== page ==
Man City lost ground early in the EPL campaign to closest rivals Liverpool on Saturday, despite a masterclass from Belgian midfielder Kevin De Bruyne.

De Bruyne assisted in both City goals and dominated midfield for the current Premier League Champions in what can only be described as a typical KDB performance. Unfortunately for De Bruyne, the English tabloids will not focus on his display but rather the late interjection of VAR to deny the blue half of Manchester all three points.

With 91 minutes on the clock, De Bruyne sent in a corner which Aymeric Laporte deflected into the path of Brazilian forward Gabriel Jesus to finish. The Ethiad exploded and Pep Guardiola’s substitution of Gabriel Jesus for Sergio Aguero looked to have paid off, despite the Argentinian’s reaction to the swap in the 66 minutes, only for referee Michael Oliver to call it back after consulting with VAR.

Guardiola was upset after the game and referenced last season’s Champions League quarter-final between the two sides as exhibit A. “Why is it not handball with Llorente in the Champions League quarter-final last season, but why is it hands today?” he asked the gathered media, knowing full well the rules have changed, possibly due to the goal he referenced.

While it is still early in the season this is the second week where a goal has been ruled off using the new system and the second week where social media has gone into full-on meltdown mode.

Wolves fans did their best to bang the ‘VAR is evil’ drum last weekend, it is bound to be louder this go round because it’s City. Not only are they expected to challenge for the title come May, but with their recent success in the last decade they have built a worldwide following the likes Wolves can only dream about.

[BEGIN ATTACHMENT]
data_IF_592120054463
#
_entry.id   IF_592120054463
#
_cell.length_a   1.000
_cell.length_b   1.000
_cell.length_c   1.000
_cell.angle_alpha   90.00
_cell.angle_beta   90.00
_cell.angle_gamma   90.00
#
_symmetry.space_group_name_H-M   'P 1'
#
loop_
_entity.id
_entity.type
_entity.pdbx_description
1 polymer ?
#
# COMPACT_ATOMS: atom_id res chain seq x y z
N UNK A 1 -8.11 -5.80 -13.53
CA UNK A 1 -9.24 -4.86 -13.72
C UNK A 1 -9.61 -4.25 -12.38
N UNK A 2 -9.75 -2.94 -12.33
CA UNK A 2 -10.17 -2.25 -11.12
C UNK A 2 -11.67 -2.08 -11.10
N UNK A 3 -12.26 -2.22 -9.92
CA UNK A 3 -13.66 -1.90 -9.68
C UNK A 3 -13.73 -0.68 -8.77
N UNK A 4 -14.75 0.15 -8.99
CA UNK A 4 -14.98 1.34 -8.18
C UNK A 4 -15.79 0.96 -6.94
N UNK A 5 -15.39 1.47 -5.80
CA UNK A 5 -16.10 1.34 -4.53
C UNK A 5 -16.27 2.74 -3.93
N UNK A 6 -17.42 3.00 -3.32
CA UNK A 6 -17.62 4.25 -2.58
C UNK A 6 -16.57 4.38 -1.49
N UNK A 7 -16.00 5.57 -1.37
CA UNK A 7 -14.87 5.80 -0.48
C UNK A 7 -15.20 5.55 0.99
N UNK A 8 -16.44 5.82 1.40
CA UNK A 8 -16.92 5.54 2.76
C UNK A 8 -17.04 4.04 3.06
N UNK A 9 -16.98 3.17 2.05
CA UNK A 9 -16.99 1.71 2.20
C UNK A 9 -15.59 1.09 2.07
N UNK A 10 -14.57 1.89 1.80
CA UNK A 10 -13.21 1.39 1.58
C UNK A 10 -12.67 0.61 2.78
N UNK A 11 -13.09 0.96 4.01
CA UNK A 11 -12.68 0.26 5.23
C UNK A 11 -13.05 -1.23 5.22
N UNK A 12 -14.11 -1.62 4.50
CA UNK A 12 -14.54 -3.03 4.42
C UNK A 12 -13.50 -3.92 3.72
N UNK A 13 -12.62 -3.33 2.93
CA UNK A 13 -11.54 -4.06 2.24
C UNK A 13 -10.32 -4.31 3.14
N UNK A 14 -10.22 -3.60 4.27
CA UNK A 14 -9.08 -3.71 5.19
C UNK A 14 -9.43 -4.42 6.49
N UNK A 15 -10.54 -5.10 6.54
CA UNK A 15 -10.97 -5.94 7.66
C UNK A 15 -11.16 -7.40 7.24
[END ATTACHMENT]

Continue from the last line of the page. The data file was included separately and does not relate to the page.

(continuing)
The ball clearly hits Laporte’s hand before falling to Jesus. Intentional or not the new rules states that if ‘a player wins ball possession after it comes off their hand or arm and then scores, or creates a goalscoring chance’ it will be called back. Therefore VAR got it right.

The problem is this wasn’t an isolated incident. Erik Lamela’s manhandling of Rodri in the first half wasn’t even looked at which annoyed Guardiola even more. “It was a penalty,” he told the press Saturday evening adding, “Maybe at that moment, VAR was taking a coffee.” And this is the underlining problem with VAR.

While the decisions that are reviewed get the correct outcome, too much goes on during the game to be able to get everything right. Plus, with constant rule changes, it is still the subjective view of the referee at the end of the day.

This is why I believe it should be saved for goals or clear goal-scoring opportunities (penalties) because if you are going to stop and review every contentious decision the game will suddenly be three hours long and nobody wants that happening to ‘The Beautiful Game’.